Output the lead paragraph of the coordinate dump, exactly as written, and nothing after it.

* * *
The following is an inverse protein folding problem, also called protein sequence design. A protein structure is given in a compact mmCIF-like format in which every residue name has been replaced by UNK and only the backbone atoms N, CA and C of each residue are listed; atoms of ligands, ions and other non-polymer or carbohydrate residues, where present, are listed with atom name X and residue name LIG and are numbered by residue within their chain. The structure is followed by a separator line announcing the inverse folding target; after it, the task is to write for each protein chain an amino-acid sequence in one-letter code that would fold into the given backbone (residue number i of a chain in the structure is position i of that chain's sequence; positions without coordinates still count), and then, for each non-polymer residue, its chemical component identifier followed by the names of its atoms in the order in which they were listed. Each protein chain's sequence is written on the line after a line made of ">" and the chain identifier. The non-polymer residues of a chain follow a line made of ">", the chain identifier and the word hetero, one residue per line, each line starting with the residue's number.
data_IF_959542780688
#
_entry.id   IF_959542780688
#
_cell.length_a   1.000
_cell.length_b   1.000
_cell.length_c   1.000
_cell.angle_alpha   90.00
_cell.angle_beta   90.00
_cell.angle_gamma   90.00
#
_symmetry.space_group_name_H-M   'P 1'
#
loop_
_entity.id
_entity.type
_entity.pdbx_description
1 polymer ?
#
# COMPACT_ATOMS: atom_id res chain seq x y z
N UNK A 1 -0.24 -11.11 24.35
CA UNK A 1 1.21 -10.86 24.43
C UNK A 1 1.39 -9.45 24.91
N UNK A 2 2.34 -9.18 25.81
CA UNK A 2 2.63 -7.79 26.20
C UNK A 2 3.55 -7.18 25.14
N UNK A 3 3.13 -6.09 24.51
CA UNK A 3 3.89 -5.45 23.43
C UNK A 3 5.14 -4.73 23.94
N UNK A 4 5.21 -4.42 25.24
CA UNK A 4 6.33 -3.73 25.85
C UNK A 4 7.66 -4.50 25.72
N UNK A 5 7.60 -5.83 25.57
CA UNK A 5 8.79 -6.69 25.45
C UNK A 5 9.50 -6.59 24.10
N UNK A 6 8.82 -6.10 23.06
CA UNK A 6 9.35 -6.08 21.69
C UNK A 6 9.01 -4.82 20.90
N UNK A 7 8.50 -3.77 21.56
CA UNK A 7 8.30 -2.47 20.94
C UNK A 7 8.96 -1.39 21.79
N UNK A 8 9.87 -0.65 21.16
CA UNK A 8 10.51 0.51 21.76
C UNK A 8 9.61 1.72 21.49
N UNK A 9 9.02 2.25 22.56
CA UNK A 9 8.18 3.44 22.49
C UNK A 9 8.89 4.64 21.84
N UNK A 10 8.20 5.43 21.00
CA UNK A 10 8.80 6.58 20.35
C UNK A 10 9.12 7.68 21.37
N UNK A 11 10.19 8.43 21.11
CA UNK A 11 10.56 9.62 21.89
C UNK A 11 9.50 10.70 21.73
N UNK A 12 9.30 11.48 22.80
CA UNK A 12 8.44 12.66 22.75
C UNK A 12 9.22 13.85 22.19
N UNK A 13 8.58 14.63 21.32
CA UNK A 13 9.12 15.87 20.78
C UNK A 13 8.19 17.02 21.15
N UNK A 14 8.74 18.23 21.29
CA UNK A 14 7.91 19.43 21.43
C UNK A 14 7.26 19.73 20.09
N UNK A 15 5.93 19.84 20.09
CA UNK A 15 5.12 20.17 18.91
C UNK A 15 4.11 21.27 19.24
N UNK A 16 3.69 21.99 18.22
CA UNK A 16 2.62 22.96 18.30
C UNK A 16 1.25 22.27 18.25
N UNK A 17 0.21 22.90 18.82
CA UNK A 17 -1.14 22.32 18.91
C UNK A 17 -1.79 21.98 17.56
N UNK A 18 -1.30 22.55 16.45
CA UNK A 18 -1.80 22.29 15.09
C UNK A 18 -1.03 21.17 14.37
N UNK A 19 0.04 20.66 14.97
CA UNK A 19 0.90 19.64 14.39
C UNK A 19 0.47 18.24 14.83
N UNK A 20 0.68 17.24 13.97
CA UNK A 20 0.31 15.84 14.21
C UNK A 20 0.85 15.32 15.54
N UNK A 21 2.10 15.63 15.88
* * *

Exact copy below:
The following is an inverse protein folding problem, also called protein sequence design. A protein structure is given in a compact mmCIF-like format in which every residue name has been replaced by UNK and only the backbone atoms N, CA and C of each residue are listed; atoms of ligands, ions and other non-polymer or carbohydrate residues, where present, are listed with atom name X and residue name LIG and are numbered by residue within their chain. The structure is followed by a separator line announcing the inverse folding target; after it, the task is to write for each protein chain an amino-acid sequence in one-letter code that would fold into the given backbone (residue number i of a chain in the structure is position i of that chain's sequence; positions without coordinates still count), and then, for each non-polymer residue, its chemical component identifier followed by the names of its atoms in the order in which they were listed. Each protein chain's sequence is written on the line after a line made of ">" and the chain identifier. The non-polymer residues of a chain follow a line made of ">", the chain identifier and the word hetero, one residue per line, each line starting with the residue's number.